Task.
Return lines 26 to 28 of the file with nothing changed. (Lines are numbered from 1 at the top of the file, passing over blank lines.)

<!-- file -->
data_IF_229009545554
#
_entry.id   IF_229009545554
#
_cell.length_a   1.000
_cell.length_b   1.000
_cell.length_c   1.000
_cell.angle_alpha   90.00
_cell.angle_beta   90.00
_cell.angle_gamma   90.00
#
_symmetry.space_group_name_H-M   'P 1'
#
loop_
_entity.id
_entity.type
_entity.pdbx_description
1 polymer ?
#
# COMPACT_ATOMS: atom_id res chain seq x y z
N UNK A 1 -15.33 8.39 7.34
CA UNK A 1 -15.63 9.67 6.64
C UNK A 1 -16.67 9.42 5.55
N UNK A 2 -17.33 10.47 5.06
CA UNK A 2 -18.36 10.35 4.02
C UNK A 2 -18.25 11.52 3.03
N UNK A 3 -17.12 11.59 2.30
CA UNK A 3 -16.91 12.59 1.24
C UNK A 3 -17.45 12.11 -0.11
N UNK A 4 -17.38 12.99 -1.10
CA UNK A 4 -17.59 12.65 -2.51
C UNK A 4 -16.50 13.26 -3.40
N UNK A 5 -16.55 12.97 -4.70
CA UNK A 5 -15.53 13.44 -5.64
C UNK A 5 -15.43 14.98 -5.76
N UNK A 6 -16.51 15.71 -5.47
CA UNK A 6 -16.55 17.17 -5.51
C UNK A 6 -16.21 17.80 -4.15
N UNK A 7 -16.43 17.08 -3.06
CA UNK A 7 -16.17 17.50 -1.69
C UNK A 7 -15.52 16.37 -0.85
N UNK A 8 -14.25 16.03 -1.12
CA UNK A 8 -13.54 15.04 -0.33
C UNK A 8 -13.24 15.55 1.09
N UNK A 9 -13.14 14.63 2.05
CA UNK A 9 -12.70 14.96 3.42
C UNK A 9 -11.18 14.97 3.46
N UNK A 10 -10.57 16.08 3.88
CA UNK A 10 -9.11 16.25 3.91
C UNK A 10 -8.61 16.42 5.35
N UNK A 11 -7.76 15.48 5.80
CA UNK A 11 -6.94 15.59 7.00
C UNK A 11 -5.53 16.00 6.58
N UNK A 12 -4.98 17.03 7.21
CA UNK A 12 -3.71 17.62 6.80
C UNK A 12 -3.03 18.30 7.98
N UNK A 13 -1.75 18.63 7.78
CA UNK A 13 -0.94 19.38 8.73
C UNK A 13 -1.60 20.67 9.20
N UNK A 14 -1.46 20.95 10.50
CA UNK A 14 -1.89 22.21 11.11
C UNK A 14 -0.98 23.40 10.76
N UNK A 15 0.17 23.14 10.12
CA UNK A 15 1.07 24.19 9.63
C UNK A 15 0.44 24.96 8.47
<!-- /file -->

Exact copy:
C UNK A 2 -18.25 11.52 3.03
N UNK A 3 -17.12 11.59 2.30
CA UNK A 3 -16.91 12.59 1.24